In 1978 during this transitional period, Gold composed a classical piece -- Redfin Concerto. He recorded in St. George's Chapel a couple of professional classical musician performers, John and Elizabeth Farr, performing the concerto. It wasn't until years later in 2014 that the recording was found, identified and released on CD under one of Gold's stage name pseudonyms -- Leslie-Ann.

Central African recording artist Borrina Mapaka, Isaac James, and E.J. Gold take a break from one of the many musical jam sessions that took place at E.J. Gold Fine Art gallery in downtown Grass Valley, California.

In the early to mid-1980s, Gold and friends recorded at Heavenly Recording Studios and Moon Studios in Sacramento, such albums as Janitors From Outer Space on which Gold partnered with Menlo MacFarlane, a percussionist and vocalist as well as Tony Dey, a well-respected regional drummer.

In 1985 Gold's musical oeuvre began to explode with the expansion of his home studio facility. He also added a DX7 to his studio, at a time when it was changing the sound of popular music in our culture. The DX7 synthesizer opened the world of synthetic waveforms and tonal control as well as created unique timbres that he utilized in numerous compositions.

Some of his earliest recordings of this era are Blue Smoke, Rates of Passage, Venus Rising and Dance of the Hi-Tech Shaman, all still available as downloads from Faxl Music on BandCamp. And having established professional relationships with two Sacramento studios, Gold easily produced professionally mixed and mastered albums.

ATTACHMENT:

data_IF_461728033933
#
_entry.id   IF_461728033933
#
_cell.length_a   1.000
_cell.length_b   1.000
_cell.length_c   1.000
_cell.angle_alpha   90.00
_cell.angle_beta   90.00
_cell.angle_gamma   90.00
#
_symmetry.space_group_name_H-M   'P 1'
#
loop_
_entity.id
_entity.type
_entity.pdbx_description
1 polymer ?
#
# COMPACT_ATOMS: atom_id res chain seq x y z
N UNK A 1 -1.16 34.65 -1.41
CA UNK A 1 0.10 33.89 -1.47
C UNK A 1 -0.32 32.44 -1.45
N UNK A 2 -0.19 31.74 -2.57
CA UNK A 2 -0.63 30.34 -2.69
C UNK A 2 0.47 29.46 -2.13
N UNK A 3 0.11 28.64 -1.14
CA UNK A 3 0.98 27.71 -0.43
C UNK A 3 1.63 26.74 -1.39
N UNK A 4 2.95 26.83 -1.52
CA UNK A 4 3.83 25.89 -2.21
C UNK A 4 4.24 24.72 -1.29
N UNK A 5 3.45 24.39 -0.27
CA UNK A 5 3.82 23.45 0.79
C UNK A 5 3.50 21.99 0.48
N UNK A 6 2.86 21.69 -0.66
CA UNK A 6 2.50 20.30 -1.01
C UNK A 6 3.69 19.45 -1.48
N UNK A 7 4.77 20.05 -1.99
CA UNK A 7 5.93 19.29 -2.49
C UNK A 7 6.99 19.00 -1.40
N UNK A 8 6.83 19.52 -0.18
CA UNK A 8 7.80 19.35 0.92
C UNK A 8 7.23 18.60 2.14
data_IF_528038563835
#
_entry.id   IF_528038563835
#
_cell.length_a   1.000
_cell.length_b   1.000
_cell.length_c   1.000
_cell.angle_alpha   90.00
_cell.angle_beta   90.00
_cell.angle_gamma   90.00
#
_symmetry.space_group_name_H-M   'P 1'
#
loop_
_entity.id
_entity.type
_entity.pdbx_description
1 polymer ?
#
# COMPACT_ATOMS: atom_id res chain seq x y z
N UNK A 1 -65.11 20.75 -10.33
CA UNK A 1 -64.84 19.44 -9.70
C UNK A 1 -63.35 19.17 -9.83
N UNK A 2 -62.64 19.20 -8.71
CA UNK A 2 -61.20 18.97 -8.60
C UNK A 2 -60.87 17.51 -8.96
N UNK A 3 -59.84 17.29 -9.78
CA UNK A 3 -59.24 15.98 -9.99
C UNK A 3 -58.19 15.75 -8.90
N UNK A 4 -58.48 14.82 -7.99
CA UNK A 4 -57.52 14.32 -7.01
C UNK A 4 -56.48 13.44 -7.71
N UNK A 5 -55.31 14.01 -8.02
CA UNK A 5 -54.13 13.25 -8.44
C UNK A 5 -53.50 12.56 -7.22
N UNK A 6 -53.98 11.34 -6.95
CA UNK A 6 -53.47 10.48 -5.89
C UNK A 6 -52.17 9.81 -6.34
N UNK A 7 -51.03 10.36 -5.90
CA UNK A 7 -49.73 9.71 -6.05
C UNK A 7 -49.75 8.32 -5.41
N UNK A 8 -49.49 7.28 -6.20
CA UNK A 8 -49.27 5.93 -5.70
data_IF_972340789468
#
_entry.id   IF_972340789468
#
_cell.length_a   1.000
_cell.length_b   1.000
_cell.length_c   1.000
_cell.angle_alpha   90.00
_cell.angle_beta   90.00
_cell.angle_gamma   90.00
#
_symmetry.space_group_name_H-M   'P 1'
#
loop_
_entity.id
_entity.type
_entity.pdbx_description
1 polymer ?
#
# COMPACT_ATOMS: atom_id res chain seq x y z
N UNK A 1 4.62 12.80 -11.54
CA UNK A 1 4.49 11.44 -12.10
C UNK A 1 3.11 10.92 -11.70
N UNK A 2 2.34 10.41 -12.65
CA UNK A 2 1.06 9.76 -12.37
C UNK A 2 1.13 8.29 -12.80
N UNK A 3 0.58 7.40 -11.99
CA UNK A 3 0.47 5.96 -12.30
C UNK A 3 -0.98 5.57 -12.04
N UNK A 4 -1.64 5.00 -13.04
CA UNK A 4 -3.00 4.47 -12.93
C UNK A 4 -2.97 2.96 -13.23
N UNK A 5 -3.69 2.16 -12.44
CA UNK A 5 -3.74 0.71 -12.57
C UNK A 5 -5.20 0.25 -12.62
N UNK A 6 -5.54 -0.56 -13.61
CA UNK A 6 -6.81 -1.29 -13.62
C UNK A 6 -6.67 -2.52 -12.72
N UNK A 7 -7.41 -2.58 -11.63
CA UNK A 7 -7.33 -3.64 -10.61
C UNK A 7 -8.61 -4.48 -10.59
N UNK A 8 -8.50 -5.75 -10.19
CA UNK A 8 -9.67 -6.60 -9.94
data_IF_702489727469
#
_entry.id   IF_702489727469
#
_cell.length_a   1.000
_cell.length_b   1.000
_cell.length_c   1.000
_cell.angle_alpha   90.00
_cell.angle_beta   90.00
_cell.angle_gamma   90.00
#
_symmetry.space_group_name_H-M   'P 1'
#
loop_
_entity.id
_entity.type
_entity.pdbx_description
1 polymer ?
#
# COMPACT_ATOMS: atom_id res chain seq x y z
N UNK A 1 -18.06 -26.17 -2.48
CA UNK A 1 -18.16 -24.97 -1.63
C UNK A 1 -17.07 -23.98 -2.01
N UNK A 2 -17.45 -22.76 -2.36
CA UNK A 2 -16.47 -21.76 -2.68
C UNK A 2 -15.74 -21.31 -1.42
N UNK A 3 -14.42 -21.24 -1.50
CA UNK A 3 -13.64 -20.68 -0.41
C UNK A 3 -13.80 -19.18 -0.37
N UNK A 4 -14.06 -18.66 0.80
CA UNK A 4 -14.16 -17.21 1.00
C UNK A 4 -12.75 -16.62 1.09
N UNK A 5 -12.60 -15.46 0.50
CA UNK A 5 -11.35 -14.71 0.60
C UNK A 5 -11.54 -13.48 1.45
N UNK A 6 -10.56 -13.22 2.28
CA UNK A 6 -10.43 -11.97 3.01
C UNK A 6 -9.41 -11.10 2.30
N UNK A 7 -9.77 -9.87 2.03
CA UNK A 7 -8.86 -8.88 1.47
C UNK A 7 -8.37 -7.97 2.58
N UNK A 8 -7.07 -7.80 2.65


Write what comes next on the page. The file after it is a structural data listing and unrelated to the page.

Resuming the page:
The next four years were a creative hotbed for Gold who recorded and produced many solo albums, for example: Private Reserve, Beyond the Veil, Way Beyond the Veil, Mystical Journey of the HI-Tech Shaman, Night Bloomin' Jazzman, Spacing Out, Saturday Night in the Higher Dimensions, Golden Age and Ritual of the Cave. Furthermore, he delved into the classical genre with a series of three releases entitled Live at the Philharmonic I, II, and III as well as collaborative projects like School Days, Childhood's End, Fourth Dawn and Bardo Dreams for his growing audience.

Gold occasionally performed locally and in Sacramento both as a solo artist and with his band. However, his many other creative endeavors competed for his time. As a result, he focused his musical ventures on creating and recording music rather than on performing and touring.

E.J. Gold and Harry Nilsson in December 1993 walking out of Gold's northern California recording studio after listening to a demo that Harry brought up from Los Angeles to review with E.J.

In 1989 he met Jimmi Accardi, another native of New York, and they formed the songwriting team Accardi / Gold and registered it with BMI. By this time Gold's private "home" recording studio had expanded to its own large building with an adjacent large painting studio that was often filled with art students working at their easels.